from the lawns dept.
"Front-end" developer, Pete Lambert, writes about why front-end "web" developers should start to learn HTML. More and more developers are using only pre-made frameworks and quite unfamiliar with the fundmentals of the technology they are using, such as semantic markup. He notes that the continued failure to pay attention to the basics of semantics is slowly breaking what's left of the World Wide Web and suggests reasons to correct that and has some pointers to learning resources.
I’m a ‘frontend of the frontend’ kind of guy. My expertise is in HTML and CSS, so it’s easy for me to wax lyrical about why everybody should learn what I already know (for the record, I don’t know it all - we still have heated debates in the office about what the best way to mark up a certain component might be). This isn’t about ‘my job’s more important than yours. If you’re writing code that renders things in a browser, this is your job.
Earlier on SN:
How to Build and Host an Energy Efficient Web Site (2018)
Conservative Web Development (2018)
Dodgy Survey Shows 1 in 10 Believe HTML is an STD? (2014)
"Coupon code website VoucherCloud.net's publicity firm, 10 Yetis PR, recently released a press release on VoucherCloud's behalf. The release stated that of 2,392 American adults polled, 11% thought 'HTML [is a] Sexually-transmitted disease,' and 23% thought 'MP3 [is a] Star Wars Robot. The media, beginning with the LA Times ran with the story seemingly without digging into the facts and other sites echoed the story. 10 Yetis PR has a page showing screenshots of much of the coverage. iMediaEthics noted the survey results were not available at the time, and that 'Vouchercloud's publicity firm, 10 Yetis PR, lists its work in viral marketing and stunts on its website.' 10 Yetis PR provided similar poll results late last year that one in six UK residents have never visited their local bank branch.
Is this good publicity seeking by 10 Yetis for VoucherCloud, or simply poor journalism on behalf of the media who uncritically ran the story?"
Programmer Drew DeVault writes a blog post about conservative web development after poking at a few popular sites and finding that only 8% of the data downloaded among the megabytes of advertisements, scripts, and third-party scripts is actually related to content. This represents several usability problems. After walking through some of the more problematic symptoms he proposes several steps which can remediate the state of the web.
Web cache poisoning just got real: How to fling evil code at victims
Rowhammer.js Is the Most Ingenious Hack I've Ever Seen and
Oh, great, now there's a SECOND remote Rowhammer exploit
[TMB note: Except the "collapse/expand this whole damned thread" button.]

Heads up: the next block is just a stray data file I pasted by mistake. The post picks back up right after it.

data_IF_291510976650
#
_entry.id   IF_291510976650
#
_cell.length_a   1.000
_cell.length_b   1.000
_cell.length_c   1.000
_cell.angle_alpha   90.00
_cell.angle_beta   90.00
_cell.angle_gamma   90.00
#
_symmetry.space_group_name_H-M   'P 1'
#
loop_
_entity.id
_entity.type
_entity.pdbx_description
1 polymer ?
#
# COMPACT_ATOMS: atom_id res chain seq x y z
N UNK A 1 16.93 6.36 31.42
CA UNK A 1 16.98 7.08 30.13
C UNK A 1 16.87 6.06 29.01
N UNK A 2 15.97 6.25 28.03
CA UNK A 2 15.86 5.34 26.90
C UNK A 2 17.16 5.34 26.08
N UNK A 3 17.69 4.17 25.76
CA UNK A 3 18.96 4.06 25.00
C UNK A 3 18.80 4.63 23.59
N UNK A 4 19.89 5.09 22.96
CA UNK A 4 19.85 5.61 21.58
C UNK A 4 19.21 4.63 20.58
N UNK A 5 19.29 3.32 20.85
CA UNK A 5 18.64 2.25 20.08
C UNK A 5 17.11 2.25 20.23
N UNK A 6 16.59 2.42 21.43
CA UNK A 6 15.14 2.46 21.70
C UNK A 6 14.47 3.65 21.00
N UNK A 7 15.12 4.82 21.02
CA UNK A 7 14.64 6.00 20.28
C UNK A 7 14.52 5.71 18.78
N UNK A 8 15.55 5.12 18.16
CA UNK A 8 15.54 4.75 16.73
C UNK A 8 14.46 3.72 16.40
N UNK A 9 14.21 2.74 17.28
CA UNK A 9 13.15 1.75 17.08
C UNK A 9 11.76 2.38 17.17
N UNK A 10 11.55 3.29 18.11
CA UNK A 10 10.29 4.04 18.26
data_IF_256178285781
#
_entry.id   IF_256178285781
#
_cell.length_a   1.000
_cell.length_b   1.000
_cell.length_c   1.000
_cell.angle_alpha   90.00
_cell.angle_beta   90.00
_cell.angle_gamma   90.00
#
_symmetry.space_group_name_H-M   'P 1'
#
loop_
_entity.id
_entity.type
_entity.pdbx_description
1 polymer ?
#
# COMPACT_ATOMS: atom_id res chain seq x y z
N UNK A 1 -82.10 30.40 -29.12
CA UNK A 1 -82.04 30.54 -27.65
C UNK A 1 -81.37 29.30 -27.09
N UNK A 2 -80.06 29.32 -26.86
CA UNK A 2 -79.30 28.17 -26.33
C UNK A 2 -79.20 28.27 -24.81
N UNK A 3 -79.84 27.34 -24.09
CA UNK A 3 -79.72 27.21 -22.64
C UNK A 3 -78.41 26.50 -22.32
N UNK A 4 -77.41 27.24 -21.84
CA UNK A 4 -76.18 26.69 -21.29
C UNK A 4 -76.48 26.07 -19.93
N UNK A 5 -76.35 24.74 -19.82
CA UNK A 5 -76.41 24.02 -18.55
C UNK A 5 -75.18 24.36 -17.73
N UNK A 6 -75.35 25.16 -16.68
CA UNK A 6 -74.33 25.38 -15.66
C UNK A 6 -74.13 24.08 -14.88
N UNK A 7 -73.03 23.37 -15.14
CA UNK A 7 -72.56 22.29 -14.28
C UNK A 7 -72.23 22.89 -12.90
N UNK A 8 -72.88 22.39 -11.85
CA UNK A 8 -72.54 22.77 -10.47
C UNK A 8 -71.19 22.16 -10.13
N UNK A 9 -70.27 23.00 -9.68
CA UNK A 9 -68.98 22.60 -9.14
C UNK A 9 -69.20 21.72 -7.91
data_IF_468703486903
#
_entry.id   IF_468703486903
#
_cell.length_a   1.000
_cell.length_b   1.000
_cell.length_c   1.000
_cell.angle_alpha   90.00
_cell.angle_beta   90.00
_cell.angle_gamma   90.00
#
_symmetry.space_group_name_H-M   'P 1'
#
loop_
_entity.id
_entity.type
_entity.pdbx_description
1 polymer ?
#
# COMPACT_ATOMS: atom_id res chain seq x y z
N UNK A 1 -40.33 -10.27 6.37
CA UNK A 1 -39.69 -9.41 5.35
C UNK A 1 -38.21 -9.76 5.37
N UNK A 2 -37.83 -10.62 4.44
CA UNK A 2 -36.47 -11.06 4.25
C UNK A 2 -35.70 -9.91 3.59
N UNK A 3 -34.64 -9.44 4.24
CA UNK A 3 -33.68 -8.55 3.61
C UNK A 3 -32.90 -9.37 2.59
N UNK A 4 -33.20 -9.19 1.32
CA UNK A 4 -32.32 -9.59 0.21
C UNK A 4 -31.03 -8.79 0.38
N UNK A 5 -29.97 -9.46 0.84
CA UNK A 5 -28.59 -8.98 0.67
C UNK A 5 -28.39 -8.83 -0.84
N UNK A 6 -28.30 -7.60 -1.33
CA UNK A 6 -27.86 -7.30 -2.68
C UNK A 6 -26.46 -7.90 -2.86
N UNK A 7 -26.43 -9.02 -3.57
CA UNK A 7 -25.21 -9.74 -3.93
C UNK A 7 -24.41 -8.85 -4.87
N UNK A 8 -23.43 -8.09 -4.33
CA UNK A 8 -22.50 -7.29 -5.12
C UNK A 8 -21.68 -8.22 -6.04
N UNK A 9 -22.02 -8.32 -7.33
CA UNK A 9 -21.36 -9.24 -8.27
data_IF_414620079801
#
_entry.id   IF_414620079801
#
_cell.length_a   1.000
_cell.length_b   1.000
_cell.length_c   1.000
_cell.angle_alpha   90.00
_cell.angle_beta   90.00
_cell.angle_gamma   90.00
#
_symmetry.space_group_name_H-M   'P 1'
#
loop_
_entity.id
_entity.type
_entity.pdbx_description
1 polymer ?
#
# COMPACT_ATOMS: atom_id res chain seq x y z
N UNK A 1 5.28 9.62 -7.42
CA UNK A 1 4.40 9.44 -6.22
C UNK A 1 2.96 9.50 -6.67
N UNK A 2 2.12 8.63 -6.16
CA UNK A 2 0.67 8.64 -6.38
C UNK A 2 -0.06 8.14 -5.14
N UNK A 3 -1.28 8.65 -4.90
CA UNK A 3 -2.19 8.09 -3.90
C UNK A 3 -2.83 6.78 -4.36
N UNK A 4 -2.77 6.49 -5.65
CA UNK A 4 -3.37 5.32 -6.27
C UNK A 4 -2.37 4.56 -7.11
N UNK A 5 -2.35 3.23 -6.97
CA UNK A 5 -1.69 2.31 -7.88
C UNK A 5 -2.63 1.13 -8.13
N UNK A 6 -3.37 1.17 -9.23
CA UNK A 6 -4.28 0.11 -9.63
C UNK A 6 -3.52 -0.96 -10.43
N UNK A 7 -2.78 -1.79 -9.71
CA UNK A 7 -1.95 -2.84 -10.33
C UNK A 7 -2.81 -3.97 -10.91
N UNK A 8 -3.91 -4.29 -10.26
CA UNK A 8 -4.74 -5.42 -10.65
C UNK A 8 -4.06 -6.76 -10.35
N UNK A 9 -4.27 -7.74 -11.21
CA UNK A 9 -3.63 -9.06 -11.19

Low-tech Magazine was born in 2007 and has seen minimal changes ever since. Because a website redesign was long overdue — and because we try to practice what we preach — we decided to build a low-tech, self-hosted, and solar-powered version of Low-tech Magazine. The new blog is designed to radically reduce the energy use associated with accessing our content.
Software developer Drew DeVault has written a post at his blog about the reckless, infinite scope of today's web browsers. His conclusion is that, given decades of feature creep, it is now impossible to build a new web browser due to the obscene complexity of the web.
I conclude that it is impossible to build a new web browser. The complexity of the web is obscene. The creation of a new web browser would be comparable in effort to the Apollo program or the Manhattan project.
It is impossible to:
- Implement the web correctly
- Implement the web securely
- Implement the web at all
Starting a bespoke browser engine with the intention of competing with Google or Mozilla is a fool's errand. The last serious attempt to make a new browser, Servo, has become one part incubator for Firefox refactoring, one part playground for bored Mozilla engineers to mess with technology no one wants, and zero parts viable modern web browser. But WebVR is cool, right? Right?
The consequences of this are obvious. Browsers are the most expensive piece of software a typical consumer computer runs. They're infamous for using all of your RAM, pinning CPU and I/O, draining your battery, etc. Web browsers are responsible for more than 8,000 CVEs.3
The browser duopoly of Firefox and Chrome/Chromium has clearly harmed the World-Wide Web. However, a closer look at the membership of the W3C committes also reveals representation by classic villains which, perhaps coincidentally, showed up around the time the problems noted by Drew began to grow.
An Open Letter to Web Developers (2020)
Google Now Bans Some Linux Web Browsers from their Services (2019)
HTML is the Web (2019)
The Future of Browsers (2019)
One Year Since the W3C Sold Out the Web with EME (2018)